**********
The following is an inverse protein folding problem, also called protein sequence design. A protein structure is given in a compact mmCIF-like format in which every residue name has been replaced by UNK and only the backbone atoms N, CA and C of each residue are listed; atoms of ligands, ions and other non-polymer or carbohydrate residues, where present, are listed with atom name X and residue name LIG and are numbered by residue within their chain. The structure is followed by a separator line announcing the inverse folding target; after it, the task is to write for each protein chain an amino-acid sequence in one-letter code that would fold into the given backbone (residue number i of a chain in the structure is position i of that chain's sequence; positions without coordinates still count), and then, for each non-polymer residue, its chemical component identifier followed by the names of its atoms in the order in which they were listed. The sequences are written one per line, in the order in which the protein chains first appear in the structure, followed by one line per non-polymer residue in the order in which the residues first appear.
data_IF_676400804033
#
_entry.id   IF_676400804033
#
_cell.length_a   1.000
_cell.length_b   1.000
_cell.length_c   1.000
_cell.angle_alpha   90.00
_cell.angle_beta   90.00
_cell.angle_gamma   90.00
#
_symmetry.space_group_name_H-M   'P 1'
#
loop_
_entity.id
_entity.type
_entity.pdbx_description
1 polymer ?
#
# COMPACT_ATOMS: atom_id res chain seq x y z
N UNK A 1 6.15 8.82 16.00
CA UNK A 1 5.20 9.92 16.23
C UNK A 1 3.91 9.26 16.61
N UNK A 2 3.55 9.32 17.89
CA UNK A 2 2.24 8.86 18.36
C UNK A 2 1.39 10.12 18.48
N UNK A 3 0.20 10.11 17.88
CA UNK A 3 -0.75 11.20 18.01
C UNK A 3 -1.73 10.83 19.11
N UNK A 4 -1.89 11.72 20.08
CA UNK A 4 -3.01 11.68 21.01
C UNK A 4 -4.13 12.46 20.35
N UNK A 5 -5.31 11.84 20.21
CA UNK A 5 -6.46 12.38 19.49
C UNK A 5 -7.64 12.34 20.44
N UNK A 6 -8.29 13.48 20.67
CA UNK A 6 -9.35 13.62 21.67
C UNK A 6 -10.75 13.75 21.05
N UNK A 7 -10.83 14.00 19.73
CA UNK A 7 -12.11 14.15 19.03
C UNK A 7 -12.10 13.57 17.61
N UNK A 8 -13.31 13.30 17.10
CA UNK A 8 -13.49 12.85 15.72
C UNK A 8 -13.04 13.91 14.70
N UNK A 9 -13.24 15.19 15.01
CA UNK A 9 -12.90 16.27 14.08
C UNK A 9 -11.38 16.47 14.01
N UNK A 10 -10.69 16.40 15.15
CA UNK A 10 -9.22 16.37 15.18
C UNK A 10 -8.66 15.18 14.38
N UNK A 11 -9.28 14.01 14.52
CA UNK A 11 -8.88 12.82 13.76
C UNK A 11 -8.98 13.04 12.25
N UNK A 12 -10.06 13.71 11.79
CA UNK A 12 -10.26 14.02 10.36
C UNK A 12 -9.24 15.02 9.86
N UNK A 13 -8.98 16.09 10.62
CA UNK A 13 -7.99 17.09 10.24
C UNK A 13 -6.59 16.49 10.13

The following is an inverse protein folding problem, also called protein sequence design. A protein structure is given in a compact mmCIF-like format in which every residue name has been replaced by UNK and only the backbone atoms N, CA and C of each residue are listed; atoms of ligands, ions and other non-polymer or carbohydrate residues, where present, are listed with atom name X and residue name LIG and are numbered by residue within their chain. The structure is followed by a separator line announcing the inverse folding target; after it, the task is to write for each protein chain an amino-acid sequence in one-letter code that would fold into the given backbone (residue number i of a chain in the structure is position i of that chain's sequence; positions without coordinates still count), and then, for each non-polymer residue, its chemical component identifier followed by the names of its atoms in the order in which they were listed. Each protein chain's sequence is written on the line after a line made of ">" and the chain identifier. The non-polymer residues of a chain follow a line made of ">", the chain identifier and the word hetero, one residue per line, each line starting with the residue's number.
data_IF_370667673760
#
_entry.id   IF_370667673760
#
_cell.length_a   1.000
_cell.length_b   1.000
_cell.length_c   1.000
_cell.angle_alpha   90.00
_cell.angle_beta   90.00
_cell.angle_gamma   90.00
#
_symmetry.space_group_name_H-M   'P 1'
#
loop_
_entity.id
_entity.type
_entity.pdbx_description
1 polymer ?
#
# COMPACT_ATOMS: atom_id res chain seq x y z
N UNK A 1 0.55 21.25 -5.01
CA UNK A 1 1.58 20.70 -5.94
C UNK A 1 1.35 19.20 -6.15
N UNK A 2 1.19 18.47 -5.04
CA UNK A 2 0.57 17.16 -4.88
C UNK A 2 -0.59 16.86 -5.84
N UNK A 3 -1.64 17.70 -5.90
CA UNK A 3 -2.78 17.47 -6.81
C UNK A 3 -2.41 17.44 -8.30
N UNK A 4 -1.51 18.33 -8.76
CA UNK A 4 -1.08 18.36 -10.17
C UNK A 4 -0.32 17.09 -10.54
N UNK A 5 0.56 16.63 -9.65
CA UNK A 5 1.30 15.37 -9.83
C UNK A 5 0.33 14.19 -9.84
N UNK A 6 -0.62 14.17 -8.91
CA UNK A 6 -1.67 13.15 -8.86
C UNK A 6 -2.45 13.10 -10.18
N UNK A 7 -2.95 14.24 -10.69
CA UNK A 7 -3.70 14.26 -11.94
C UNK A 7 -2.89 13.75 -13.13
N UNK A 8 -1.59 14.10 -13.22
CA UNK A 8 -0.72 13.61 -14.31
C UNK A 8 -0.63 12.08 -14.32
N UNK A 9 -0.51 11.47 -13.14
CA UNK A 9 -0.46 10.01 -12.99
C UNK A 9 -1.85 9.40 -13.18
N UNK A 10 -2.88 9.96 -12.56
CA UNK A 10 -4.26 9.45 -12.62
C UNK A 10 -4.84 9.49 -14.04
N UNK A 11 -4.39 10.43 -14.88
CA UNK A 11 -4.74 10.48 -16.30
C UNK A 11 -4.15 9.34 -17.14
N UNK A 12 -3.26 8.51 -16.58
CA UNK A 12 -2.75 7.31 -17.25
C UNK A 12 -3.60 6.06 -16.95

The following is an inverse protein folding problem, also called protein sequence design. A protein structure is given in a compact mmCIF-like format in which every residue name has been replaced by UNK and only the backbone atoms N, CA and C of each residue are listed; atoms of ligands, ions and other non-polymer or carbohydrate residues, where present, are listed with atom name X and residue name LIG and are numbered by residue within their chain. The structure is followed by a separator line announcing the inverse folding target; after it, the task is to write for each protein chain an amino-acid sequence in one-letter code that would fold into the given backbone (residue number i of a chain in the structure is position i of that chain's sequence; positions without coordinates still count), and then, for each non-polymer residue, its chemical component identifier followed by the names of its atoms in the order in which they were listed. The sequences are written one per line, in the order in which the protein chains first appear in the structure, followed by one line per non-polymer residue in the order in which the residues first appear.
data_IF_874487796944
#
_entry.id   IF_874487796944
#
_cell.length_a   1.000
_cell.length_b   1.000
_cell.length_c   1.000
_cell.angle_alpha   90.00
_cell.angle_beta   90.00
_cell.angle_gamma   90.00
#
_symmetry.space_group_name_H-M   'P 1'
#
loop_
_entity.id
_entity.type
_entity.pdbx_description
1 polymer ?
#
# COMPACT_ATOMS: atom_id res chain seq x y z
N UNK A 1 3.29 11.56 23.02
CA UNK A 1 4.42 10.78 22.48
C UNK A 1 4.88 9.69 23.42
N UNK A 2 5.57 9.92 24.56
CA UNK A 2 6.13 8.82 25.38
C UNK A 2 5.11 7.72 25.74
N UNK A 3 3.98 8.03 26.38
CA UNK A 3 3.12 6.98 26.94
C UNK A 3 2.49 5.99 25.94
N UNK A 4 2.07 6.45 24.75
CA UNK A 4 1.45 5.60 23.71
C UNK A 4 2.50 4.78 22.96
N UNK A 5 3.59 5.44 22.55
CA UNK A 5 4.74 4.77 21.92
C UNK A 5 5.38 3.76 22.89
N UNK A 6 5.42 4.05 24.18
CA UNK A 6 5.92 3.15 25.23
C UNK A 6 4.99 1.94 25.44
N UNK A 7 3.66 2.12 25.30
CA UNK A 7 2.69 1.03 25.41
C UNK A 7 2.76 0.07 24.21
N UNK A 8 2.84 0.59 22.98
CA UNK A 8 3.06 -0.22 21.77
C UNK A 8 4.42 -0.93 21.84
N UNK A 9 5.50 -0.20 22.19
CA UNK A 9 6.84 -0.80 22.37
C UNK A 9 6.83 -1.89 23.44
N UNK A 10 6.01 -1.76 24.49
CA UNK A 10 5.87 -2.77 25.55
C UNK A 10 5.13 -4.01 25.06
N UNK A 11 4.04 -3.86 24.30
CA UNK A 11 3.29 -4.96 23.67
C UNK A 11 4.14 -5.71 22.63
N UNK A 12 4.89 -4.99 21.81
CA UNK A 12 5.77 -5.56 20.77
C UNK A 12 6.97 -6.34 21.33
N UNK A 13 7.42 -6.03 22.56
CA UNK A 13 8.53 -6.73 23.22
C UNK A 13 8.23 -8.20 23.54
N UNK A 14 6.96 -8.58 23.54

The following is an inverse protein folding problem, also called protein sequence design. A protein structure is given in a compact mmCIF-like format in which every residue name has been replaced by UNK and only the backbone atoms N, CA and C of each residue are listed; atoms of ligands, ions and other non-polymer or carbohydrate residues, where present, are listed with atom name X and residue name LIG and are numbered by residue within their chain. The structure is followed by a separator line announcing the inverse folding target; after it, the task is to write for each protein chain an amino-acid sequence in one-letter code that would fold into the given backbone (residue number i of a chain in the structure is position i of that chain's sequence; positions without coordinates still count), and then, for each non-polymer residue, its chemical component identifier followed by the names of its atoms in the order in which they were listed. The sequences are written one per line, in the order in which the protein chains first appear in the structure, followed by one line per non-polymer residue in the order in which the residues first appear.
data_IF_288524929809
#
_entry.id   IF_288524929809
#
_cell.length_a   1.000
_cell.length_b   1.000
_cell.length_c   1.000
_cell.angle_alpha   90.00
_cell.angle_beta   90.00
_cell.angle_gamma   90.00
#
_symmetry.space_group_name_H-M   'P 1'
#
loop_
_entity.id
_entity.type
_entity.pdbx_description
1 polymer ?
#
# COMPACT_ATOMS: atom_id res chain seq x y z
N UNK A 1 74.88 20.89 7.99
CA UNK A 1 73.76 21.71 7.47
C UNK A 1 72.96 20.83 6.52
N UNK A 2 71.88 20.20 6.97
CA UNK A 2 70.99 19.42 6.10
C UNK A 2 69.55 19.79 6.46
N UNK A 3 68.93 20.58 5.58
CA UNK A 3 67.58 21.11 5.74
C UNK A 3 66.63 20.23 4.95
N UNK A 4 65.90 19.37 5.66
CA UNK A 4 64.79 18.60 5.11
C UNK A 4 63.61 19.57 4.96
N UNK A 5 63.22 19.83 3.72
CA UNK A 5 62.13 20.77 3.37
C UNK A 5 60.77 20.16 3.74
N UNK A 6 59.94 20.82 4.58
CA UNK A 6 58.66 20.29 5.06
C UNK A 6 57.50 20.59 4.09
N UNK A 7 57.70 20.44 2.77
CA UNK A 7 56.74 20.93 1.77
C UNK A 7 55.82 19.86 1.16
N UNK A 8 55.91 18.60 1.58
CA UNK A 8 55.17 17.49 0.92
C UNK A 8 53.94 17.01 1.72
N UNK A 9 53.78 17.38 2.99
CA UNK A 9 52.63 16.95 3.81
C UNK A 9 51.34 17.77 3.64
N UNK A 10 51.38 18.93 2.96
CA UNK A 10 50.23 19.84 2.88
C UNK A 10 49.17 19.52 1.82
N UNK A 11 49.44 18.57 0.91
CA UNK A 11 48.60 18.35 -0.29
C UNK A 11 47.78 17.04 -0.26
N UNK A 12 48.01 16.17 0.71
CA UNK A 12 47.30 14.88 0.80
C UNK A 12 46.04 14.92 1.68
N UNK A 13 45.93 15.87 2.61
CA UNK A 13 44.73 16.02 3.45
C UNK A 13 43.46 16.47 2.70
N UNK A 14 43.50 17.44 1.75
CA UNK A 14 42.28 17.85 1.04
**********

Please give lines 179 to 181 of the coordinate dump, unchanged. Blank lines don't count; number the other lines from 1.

The following is an inverse protein folding problem, also called protein sequence design. A protein structure is given in a compact mmCIF-like format in which every residue name has been replaced by UNK and only the backbone atoms N, CA and C of each residue are listed; atoms of ligands, ions and other non-polymer or carbohydrate residues, where present, are listed with atom name X and residue name LIG and are numbered by residue within their chain. The structure is followed by a separator line announcing the inverse folding target; after it, the task is to write for each protein chain an amino-acid sequence in one-letter code that would fold into the given backbone (residue number i of a chain in the structure is position i of that chain's sequence; positions without coordinates still count), and then, for each non-polymer residue, its chemical component identifier followed by the names of its atoms in the order in which they were listed. The sequences are written one per line, in the order in which the protein chains first appear in the structure, followed by one line per non-polymer residue in the order in which the residues first appear.
data_IF_288524929809
#